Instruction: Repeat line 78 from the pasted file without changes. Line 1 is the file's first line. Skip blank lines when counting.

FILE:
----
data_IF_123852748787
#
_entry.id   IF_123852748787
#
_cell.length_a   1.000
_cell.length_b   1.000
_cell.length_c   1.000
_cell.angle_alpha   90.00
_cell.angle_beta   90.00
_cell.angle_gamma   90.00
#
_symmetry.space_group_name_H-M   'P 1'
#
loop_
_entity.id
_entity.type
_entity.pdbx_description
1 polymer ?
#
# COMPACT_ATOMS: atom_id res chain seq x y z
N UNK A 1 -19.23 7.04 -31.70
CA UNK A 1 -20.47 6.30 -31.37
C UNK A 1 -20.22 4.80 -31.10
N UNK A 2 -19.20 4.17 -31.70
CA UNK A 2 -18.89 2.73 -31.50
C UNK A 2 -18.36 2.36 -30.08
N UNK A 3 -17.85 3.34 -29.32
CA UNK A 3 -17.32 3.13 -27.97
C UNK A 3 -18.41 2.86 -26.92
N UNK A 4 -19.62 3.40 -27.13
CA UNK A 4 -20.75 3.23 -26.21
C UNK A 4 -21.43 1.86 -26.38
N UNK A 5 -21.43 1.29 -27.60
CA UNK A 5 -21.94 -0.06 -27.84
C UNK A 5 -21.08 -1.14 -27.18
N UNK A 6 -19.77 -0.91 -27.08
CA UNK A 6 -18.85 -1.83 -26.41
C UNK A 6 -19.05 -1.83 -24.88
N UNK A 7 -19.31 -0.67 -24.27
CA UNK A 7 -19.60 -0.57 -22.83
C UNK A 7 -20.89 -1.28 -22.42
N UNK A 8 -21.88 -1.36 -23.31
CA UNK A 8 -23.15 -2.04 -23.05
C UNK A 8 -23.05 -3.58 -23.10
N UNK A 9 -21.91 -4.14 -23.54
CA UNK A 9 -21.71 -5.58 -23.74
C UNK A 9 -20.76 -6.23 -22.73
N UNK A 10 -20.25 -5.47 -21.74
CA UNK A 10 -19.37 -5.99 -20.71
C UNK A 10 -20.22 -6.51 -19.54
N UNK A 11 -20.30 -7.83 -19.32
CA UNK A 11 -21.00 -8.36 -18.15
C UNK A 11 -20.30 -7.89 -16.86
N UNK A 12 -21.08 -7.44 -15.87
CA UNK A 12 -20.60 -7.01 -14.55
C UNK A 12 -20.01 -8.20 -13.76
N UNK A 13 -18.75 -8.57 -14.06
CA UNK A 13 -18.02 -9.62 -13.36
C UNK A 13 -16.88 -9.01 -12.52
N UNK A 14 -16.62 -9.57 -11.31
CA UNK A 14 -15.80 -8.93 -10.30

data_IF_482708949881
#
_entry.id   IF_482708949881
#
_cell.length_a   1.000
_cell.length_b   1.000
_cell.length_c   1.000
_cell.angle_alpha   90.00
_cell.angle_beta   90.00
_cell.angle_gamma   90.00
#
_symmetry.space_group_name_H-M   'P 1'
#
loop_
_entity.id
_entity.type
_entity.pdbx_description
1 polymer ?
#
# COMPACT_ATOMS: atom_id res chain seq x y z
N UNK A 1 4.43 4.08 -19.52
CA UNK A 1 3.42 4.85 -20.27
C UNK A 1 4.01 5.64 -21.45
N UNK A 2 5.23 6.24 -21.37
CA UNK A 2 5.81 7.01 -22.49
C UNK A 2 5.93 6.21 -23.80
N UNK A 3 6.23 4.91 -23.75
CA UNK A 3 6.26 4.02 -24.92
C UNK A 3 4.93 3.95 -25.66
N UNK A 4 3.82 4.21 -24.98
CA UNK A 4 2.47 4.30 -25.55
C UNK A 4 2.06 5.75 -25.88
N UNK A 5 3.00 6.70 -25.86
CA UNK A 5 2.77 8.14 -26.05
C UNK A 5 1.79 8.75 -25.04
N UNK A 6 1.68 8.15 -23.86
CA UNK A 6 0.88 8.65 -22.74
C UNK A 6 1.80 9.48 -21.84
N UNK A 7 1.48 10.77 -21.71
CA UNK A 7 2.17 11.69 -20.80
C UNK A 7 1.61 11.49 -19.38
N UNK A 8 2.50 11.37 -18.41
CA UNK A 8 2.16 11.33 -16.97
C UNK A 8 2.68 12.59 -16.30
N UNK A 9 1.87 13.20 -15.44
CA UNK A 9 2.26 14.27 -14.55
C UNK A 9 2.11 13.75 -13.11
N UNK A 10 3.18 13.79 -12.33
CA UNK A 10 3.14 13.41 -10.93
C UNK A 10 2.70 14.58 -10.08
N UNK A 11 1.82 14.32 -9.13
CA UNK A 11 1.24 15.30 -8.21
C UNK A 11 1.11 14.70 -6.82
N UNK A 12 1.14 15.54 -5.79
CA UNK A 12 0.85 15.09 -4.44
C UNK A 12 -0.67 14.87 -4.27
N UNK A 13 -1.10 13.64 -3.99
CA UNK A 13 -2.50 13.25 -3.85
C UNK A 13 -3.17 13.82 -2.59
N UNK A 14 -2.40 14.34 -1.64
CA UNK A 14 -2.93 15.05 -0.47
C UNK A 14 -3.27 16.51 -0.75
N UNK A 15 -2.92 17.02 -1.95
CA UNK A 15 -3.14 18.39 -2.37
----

_entity.pdbx_description